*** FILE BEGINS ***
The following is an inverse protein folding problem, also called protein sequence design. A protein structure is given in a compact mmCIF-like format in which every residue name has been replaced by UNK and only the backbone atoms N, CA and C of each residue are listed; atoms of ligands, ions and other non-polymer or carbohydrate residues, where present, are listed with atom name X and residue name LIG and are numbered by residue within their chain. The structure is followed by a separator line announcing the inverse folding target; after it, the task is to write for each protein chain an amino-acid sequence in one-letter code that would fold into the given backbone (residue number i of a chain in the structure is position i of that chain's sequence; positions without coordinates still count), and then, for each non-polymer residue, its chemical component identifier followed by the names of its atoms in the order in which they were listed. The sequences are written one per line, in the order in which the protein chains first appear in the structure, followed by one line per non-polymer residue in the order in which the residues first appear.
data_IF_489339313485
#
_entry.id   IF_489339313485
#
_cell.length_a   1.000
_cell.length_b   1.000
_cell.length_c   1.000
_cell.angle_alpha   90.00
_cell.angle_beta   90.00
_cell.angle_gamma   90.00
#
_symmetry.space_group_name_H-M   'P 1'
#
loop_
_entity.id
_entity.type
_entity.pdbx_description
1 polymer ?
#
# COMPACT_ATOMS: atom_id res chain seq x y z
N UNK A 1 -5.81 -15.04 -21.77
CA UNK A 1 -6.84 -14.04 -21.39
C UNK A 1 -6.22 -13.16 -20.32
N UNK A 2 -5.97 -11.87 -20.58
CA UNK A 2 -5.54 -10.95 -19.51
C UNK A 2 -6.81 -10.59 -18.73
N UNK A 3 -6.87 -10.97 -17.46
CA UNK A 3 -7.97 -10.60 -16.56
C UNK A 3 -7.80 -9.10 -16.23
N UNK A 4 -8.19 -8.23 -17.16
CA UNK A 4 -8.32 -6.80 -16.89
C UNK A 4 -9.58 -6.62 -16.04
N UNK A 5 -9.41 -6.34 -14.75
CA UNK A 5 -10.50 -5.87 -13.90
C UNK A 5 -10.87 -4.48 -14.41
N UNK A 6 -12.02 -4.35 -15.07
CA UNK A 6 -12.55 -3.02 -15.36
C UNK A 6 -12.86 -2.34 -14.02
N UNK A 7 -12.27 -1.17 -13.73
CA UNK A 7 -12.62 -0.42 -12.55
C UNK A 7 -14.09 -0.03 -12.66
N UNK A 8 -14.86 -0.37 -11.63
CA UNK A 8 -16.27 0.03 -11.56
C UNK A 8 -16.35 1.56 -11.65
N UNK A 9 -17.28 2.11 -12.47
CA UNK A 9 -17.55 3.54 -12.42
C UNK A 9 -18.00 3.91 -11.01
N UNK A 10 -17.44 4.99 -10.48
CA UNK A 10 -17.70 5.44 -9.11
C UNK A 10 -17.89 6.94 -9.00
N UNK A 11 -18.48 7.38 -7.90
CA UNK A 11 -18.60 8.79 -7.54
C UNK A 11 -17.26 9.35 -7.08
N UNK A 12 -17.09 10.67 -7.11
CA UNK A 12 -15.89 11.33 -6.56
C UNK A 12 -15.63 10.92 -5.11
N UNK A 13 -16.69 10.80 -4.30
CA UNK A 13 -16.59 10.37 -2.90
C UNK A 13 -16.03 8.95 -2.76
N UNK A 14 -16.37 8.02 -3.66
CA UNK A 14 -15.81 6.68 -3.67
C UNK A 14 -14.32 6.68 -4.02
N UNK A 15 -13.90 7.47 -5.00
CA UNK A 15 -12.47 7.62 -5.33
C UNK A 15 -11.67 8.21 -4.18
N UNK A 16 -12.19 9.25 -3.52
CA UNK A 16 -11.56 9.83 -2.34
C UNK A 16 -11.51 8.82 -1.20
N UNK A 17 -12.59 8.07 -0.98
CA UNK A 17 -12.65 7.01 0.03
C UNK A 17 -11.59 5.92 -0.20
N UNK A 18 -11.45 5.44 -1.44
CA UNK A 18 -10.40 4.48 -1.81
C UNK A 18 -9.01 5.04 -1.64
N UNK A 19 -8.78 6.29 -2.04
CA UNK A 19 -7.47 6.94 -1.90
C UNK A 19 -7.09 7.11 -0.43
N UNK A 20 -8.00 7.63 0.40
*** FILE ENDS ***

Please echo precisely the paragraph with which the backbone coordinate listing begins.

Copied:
The following is an inverse protein folding problem, also called protein sequence design. A protein structure is given in a compact mmCIF-like format in which every residue name has been replaced by UNK and only the backbone atoms N, CA and C of each residue are listed; atoms of ligands, ions and other non-polymer or carbohydrate residues, where present, are listed with atom name X and residue name LIG and are numbered by residue within their chain. The structure is followed by a separator line announcing the inverse folding target; after it, the task is to write for each protein chain an amino-acid sequence in one-letter code that would fold into the given backbone (residue number i of a chain in the structure is position i of that chain's sequence; positions without coordinates still count), and then, for each non-polymer residue, its chemical component identifier followed by the names of its atoms in the order in which they were listed. The sequences are written one per line, in the order in which the protein chains first appear in the structure, followed by one line per non-polymer residue in the order in which the residues first appear.